Abuse victim backs inquiry including religious institutions

Abuse survivor Darryl Smith as a 10-year-old. - Photo: Supplied / Darryl Smith

A man who was abused at a St John of God school is backing calls for the government to include faith-based institutions in the promised inquiry into the abuse of children in state care.

The government has promised to set up an independent inquiry into abuse of children in the care of the state within its first 100 days in office, but groups of survivors want its scope broadened.

Darryl Smith, who attended Marylands School in Christchurch in 1971, said the abuse he suffered by the headmaster of the school traumatised him for the rest of his life.

"He preyed on me within days after arriving there [and] raped me. I remember others taking boys to the gym and raping them.

"That was the most horrible time I'd ever had to face and plus other Brothers and older boys harmed me when I was there too."

Mr Smith said the abuse when he was a child had deeply affected his entire life.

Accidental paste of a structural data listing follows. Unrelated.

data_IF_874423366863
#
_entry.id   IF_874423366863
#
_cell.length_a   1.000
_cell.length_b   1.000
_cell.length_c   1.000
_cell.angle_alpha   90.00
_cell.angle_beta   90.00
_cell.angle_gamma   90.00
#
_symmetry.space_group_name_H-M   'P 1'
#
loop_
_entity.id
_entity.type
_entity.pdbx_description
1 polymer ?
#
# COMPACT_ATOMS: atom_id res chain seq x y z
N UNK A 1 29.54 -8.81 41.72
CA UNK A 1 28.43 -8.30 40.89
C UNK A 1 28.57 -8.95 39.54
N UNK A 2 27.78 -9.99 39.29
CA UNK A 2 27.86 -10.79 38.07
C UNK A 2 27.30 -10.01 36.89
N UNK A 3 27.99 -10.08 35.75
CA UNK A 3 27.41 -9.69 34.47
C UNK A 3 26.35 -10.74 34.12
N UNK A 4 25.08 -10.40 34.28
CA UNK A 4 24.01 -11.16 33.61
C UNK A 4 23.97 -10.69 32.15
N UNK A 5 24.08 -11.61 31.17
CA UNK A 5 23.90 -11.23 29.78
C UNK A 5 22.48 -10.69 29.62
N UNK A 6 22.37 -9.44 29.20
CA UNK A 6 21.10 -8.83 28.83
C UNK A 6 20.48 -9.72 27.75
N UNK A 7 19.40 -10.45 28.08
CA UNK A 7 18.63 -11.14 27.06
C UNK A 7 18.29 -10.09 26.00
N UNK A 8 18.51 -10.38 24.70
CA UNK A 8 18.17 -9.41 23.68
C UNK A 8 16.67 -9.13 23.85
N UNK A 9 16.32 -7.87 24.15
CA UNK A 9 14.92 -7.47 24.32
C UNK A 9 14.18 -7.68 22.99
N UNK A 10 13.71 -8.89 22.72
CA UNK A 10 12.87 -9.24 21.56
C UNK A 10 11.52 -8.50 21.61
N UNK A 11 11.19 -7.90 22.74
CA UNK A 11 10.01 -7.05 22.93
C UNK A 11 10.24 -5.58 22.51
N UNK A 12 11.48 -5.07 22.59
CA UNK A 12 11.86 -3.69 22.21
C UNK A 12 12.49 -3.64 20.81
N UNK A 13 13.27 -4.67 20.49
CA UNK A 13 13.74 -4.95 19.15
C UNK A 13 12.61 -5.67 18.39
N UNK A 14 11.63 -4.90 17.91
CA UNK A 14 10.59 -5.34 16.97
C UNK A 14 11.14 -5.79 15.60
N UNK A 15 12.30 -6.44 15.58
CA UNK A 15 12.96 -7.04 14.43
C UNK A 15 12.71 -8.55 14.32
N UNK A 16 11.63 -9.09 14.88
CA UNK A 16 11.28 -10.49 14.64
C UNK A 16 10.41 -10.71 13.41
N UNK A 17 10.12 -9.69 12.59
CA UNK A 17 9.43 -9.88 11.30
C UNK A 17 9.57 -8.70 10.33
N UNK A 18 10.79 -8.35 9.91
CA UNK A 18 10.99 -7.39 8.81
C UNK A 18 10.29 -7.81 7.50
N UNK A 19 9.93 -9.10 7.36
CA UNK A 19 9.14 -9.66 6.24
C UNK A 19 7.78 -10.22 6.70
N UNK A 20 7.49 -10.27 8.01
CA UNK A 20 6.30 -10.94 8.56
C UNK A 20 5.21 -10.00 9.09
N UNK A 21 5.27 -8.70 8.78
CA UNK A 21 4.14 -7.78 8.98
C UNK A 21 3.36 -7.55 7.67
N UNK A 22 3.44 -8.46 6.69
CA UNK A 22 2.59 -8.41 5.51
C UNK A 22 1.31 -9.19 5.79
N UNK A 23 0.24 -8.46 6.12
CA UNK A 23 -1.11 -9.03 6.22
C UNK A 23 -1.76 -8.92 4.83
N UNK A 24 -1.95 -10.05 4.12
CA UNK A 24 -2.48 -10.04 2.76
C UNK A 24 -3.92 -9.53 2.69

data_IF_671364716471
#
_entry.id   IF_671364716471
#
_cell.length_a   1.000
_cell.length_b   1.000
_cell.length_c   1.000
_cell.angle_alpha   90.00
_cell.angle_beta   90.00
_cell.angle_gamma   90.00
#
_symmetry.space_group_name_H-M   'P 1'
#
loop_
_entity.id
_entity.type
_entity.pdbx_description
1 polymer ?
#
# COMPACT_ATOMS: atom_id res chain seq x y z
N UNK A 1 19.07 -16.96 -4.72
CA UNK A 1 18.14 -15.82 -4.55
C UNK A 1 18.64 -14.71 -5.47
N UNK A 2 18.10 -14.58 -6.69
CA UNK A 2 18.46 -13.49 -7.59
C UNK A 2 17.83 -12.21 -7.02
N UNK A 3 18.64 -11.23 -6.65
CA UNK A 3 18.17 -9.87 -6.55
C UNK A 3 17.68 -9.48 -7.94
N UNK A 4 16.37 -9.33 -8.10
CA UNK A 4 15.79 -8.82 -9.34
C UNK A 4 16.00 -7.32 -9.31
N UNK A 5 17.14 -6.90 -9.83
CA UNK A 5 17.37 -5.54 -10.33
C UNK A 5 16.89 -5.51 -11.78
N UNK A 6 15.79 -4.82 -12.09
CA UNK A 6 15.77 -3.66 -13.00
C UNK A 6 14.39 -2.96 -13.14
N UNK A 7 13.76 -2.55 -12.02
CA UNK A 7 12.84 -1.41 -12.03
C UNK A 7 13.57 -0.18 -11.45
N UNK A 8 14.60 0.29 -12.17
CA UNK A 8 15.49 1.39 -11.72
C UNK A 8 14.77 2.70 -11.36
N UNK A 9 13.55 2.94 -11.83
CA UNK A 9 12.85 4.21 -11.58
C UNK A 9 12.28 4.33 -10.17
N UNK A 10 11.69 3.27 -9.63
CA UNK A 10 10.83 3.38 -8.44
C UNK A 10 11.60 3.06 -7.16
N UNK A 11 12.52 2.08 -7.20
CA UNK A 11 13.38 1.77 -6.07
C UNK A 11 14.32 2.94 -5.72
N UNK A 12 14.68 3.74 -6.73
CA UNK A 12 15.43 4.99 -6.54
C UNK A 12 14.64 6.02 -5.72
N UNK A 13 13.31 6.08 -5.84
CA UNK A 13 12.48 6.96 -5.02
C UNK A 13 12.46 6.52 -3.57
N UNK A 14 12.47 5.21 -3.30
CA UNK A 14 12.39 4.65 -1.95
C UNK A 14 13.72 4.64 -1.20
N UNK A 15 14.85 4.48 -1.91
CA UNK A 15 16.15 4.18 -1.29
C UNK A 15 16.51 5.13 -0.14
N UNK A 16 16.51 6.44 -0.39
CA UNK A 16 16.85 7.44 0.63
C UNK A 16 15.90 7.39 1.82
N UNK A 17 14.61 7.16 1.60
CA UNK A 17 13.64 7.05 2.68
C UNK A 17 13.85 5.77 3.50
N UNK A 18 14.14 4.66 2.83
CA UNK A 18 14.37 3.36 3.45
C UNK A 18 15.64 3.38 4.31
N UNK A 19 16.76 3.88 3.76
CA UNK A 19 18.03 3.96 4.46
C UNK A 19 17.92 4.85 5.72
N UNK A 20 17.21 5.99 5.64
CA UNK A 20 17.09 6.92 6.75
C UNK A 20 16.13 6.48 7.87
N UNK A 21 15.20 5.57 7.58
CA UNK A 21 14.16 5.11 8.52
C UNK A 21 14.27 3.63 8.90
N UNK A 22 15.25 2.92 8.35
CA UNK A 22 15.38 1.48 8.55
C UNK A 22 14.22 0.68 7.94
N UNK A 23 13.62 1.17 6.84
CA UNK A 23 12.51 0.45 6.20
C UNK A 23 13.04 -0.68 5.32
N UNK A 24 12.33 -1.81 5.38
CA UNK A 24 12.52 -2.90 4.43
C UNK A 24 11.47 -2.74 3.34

"I didn't even know what the word right and wrong was until I was in my forties. I have nightmares during the day where you could say something and set me back to when I was 6 or 7 years old."

"I blame Marylands for loss of childhood, I blame them for that."

Mr Smith said abuse at faith-based institutions must be included in the inquiry because it was vital for his ongoing recovery and healing.

He said faith-based institutions need to be held accountable.

"Faith-based stuff must be a part of the commission and the commission must be able to arrest and detain predators and make them for accountable for their crimes."

"The government needs to look after survivors a lot better."

Psychologist Michelle Mulvihill, who was involved in Australia's Royal Commission of Inquiry into institutional responses to child sexual abuse, today also urged the New Zealand government to include faith-based institutions in its own inquiry.

Lawyer Sonja Cooper, who specialises in representing victims of abuse, said the government may be concerned that a broad scope would be too costly and unmanageble, but that it needs to broaden the scope as much as possible so all victims can gain some closure.

The government said no decisions had yet been made on the scope and details of the inquiry.


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